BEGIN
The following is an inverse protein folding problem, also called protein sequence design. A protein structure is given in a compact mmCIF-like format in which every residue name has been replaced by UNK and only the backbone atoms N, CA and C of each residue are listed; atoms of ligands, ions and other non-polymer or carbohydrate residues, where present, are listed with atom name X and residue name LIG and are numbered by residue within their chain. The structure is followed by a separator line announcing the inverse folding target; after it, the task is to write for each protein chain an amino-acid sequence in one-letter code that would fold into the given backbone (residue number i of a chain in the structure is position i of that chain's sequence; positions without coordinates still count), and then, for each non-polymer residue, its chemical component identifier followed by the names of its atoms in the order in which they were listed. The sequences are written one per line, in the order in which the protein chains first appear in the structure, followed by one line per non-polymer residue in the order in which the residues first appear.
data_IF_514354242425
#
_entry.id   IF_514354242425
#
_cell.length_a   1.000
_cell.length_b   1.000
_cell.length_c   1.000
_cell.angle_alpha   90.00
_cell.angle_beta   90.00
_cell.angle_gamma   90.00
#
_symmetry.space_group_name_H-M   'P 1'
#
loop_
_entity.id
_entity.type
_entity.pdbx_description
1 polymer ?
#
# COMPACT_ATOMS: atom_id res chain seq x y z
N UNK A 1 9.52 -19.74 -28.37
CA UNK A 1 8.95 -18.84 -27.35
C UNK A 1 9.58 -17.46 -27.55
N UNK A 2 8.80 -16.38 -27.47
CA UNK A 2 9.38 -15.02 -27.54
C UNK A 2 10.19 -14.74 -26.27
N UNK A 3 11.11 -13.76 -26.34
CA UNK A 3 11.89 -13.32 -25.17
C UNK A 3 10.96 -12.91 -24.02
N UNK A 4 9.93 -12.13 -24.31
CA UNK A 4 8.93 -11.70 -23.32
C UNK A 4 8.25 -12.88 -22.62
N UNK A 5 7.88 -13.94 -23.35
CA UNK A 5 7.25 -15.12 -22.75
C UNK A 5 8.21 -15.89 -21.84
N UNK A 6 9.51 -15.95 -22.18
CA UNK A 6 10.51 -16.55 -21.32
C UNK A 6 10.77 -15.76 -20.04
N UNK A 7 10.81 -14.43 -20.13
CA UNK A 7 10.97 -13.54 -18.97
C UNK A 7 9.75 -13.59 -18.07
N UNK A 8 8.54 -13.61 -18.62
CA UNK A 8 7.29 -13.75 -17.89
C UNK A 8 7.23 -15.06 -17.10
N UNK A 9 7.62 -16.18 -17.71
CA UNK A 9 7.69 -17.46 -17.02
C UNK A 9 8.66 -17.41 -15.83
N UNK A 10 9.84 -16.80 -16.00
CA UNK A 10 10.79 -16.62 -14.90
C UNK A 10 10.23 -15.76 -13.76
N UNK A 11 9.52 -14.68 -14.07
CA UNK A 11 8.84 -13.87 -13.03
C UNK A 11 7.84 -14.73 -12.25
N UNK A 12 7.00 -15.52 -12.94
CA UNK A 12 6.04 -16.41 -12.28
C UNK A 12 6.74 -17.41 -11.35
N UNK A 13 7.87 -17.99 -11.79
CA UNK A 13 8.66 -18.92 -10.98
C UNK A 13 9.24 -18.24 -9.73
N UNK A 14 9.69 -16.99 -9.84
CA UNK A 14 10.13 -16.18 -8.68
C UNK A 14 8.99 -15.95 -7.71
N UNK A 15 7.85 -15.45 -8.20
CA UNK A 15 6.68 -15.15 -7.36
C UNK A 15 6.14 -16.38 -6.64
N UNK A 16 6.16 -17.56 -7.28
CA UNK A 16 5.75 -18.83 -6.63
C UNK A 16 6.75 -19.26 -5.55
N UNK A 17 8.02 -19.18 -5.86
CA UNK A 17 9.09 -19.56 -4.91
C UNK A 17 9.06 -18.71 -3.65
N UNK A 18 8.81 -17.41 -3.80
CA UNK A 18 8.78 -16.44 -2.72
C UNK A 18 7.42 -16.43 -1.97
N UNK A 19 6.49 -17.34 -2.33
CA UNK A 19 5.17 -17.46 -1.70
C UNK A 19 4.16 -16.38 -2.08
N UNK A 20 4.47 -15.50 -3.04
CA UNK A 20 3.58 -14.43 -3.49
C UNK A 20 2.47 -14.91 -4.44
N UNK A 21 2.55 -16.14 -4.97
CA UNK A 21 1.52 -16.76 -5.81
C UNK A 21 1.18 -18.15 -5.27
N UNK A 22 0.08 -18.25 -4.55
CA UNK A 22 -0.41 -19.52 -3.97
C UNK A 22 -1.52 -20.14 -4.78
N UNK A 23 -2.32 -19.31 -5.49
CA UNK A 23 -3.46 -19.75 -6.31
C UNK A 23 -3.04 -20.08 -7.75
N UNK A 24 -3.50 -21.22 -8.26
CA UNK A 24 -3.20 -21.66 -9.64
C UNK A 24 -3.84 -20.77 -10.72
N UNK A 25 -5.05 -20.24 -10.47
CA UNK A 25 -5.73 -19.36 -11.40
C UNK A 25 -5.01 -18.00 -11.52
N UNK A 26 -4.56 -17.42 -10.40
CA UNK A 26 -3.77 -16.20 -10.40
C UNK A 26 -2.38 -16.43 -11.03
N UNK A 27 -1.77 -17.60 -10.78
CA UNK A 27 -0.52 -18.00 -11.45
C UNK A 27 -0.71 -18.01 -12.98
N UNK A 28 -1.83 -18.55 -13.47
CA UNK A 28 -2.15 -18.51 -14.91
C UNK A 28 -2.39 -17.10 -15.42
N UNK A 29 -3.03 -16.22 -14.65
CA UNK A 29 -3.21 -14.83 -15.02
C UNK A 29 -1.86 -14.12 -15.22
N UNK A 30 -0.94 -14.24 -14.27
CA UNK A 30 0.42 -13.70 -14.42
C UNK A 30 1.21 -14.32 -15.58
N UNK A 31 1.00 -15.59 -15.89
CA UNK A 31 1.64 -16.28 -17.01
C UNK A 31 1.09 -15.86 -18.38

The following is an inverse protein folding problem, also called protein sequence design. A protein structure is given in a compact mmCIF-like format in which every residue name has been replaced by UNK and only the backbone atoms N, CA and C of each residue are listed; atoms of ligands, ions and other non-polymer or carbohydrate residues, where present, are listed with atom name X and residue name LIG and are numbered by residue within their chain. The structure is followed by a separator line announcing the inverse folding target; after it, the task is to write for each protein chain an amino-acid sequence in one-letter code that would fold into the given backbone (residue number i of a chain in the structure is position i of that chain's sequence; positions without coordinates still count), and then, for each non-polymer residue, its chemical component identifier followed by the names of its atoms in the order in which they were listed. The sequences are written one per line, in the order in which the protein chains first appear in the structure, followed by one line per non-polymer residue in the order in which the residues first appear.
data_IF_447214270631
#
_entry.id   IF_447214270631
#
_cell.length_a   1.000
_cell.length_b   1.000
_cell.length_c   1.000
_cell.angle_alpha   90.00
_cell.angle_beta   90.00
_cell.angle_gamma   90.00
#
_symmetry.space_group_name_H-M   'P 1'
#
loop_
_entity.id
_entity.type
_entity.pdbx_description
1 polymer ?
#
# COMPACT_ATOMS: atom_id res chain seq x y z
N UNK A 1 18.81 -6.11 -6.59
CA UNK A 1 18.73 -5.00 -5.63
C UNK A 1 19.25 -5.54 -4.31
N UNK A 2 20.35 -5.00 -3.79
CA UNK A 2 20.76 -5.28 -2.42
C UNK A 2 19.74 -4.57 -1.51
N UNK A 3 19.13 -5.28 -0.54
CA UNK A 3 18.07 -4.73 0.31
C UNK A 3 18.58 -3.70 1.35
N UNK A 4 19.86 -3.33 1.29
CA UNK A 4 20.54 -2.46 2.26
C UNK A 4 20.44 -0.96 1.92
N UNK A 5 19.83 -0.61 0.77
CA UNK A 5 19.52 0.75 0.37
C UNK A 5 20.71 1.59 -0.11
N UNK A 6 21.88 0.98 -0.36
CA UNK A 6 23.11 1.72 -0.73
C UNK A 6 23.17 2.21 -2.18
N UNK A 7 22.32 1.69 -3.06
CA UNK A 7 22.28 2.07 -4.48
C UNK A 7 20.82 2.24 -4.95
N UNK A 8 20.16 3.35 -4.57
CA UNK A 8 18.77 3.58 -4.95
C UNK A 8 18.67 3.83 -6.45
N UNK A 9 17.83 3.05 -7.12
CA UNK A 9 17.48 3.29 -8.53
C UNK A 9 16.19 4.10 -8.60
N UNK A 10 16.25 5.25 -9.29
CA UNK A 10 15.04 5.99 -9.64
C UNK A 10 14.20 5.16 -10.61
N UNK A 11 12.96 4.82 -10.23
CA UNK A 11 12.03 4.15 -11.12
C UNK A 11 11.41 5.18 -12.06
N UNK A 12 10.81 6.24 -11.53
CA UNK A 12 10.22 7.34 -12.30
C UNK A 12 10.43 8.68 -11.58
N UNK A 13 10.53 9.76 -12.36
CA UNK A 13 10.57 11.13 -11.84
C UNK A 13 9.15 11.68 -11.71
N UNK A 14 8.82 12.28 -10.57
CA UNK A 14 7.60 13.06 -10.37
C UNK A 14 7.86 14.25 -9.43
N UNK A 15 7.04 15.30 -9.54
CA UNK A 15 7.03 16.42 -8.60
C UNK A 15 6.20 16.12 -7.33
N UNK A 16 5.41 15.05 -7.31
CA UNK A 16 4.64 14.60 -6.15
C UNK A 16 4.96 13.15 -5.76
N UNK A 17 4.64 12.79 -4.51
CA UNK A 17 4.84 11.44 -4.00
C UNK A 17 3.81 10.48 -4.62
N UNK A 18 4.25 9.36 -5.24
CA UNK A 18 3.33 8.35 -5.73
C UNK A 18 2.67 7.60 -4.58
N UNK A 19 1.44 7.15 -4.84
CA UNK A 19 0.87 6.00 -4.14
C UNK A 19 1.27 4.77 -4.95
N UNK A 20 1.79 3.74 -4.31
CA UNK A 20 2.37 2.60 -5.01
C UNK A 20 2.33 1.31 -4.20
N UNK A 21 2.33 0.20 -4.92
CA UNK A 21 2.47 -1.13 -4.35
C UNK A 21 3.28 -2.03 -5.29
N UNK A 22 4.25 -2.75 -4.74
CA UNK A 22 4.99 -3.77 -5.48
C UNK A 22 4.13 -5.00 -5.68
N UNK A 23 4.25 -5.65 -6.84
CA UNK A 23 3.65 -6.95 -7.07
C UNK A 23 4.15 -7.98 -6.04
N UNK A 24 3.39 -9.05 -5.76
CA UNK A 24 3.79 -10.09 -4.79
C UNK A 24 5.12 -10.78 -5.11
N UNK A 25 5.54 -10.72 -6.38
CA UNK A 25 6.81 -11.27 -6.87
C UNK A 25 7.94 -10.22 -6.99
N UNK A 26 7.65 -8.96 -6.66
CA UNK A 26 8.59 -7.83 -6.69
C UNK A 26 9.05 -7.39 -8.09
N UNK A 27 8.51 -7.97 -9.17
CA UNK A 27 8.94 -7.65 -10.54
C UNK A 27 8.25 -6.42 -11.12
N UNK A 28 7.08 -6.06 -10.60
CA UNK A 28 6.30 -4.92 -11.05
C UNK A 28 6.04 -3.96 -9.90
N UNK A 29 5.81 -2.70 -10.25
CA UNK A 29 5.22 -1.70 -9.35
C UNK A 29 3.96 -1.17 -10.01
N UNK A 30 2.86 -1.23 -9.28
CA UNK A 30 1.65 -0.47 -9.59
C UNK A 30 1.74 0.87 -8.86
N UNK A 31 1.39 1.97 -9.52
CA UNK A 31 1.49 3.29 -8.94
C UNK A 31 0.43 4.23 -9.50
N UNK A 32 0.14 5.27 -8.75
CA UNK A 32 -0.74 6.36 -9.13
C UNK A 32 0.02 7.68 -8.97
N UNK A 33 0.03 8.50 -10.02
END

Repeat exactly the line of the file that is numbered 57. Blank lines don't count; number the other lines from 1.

C UNK A 12 6.74 -17.41 -11.35